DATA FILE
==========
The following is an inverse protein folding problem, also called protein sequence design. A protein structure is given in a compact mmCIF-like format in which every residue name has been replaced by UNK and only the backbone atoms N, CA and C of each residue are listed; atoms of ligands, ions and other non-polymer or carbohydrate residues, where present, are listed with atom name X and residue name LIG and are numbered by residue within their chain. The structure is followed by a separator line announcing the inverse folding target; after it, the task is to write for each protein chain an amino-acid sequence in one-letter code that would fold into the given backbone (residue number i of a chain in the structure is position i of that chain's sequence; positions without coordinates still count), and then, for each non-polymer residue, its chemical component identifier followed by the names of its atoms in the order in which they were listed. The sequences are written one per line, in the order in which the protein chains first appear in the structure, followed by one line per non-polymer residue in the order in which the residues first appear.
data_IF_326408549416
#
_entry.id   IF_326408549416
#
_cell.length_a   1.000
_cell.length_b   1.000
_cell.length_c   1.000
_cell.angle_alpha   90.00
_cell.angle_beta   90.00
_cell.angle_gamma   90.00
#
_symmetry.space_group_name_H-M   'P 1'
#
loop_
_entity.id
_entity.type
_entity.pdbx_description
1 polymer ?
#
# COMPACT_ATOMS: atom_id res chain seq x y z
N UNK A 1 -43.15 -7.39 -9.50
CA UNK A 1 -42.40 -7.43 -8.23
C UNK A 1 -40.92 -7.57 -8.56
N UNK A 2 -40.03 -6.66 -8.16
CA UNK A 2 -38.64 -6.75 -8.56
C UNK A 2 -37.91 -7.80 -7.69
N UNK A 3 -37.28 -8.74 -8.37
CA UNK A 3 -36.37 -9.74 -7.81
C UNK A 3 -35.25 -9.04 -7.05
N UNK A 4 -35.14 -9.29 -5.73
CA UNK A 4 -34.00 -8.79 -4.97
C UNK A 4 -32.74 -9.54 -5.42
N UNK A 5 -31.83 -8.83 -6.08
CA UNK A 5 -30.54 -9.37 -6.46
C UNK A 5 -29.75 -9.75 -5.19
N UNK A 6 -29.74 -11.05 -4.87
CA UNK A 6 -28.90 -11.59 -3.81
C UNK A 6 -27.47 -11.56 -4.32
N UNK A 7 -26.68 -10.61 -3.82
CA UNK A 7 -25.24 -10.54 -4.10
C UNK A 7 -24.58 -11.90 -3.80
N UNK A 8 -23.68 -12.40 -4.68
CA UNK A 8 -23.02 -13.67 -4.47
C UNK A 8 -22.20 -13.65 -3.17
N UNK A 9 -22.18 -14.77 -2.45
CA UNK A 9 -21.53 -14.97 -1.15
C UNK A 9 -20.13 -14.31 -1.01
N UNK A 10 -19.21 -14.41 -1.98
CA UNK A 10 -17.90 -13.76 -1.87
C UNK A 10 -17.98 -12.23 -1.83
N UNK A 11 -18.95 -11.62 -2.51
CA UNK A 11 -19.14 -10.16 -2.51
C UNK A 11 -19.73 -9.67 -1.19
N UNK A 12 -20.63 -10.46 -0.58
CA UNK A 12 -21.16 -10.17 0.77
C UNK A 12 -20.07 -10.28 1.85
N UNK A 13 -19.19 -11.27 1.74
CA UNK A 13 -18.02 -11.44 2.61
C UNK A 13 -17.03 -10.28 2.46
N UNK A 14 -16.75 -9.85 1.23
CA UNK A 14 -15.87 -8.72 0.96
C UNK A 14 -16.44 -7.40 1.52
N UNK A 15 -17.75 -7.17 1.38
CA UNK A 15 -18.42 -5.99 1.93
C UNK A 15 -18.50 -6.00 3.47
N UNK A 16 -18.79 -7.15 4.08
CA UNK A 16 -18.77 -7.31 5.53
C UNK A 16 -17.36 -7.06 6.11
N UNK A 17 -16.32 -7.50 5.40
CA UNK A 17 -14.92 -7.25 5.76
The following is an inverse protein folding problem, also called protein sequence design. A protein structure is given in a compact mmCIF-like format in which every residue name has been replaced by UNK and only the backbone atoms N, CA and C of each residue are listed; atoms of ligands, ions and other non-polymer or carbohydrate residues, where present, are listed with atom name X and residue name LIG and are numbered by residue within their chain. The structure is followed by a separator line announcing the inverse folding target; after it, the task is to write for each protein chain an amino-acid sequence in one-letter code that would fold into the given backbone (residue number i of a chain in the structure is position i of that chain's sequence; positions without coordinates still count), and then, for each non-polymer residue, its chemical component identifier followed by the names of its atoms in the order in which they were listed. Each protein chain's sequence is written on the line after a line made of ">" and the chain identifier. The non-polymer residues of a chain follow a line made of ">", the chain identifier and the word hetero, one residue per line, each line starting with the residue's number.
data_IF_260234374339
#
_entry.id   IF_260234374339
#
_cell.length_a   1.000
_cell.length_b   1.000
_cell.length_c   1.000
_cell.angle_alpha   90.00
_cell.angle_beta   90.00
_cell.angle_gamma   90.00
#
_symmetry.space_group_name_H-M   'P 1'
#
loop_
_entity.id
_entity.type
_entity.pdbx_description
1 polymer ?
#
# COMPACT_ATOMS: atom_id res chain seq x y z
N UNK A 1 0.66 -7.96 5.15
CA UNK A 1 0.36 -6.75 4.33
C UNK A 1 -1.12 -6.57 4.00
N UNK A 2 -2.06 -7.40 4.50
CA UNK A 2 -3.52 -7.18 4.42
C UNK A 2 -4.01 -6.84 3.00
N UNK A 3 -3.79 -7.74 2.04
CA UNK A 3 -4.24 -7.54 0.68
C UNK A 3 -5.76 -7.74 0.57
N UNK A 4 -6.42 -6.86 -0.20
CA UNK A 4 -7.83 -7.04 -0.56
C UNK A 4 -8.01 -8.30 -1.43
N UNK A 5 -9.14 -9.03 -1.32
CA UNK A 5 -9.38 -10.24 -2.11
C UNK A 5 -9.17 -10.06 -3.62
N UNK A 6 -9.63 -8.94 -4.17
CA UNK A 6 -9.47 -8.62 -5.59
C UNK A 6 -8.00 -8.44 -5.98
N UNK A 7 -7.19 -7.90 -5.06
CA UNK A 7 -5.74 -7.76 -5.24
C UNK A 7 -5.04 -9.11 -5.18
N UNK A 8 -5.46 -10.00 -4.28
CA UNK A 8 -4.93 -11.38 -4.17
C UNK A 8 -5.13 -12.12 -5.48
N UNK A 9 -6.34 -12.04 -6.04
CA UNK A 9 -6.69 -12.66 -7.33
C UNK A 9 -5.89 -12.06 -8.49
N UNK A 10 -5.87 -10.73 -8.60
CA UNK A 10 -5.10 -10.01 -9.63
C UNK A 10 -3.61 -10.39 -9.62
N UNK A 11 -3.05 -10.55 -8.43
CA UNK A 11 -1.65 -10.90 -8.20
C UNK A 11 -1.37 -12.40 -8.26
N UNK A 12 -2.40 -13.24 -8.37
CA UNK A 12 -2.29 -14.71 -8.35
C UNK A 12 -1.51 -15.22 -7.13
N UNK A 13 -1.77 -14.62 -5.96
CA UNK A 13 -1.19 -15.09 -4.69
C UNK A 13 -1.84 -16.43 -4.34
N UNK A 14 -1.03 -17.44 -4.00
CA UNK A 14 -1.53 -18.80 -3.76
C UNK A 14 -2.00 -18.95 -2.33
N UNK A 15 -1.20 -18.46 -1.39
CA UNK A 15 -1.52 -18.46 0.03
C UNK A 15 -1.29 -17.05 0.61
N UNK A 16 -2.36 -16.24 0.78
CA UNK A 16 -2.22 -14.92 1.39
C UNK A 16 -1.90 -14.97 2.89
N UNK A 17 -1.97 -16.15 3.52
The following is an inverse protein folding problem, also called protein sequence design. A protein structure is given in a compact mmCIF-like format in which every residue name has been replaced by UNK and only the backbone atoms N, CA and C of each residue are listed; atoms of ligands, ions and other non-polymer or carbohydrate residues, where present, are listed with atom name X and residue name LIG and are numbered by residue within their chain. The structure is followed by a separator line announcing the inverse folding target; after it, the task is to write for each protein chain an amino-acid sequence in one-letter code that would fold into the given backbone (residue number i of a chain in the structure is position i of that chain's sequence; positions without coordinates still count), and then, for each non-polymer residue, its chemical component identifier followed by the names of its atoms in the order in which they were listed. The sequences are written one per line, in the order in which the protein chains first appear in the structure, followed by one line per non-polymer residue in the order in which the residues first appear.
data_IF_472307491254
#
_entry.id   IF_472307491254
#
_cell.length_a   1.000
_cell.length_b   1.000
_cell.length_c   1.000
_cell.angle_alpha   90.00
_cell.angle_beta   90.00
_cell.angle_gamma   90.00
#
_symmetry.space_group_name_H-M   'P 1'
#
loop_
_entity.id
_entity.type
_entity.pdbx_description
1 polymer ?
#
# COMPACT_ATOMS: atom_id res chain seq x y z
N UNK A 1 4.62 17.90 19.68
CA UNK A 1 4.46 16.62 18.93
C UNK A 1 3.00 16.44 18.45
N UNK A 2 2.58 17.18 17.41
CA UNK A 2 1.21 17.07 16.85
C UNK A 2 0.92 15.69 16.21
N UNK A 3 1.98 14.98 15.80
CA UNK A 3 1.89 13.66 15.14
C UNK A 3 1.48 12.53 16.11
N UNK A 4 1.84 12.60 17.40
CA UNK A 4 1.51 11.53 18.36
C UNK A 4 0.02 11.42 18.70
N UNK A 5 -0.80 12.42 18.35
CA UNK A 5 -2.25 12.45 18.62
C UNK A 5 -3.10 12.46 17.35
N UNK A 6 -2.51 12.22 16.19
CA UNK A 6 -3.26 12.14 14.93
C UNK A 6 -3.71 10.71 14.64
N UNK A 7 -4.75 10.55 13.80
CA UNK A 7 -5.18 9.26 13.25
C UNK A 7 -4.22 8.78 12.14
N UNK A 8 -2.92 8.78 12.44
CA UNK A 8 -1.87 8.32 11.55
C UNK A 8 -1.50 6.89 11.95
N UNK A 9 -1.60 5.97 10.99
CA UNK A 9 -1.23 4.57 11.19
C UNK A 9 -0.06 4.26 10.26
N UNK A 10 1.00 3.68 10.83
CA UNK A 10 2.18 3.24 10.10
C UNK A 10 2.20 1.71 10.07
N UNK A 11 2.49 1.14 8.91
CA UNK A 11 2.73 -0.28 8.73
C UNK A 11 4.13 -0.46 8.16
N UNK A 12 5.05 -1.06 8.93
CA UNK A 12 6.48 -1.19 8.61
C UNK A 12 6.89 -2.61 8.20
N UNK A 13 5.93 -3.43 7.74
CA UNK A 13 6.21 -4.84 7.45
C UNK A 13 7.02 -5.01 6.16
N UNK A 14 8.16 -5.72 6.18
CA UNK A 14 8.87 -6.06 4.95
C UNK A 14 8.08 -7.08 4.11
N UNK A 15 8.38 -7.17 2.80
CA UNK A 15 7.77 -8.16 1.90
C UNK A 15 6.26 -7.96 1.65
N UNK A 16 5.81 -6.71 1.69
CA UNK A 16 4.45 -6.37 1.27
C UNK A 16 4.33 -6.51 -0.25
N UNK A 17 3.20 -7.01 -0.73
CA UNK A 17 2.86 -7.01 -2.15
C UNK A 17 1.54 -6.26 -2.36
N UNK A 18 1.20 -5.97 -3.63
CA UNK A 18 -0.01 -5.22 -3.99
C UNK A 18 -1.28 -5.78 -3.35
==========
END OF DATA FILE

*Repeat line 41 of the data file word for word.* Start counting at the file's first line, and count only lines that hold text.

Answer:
CA UNK A 7 -25.24 -10.54 -4.10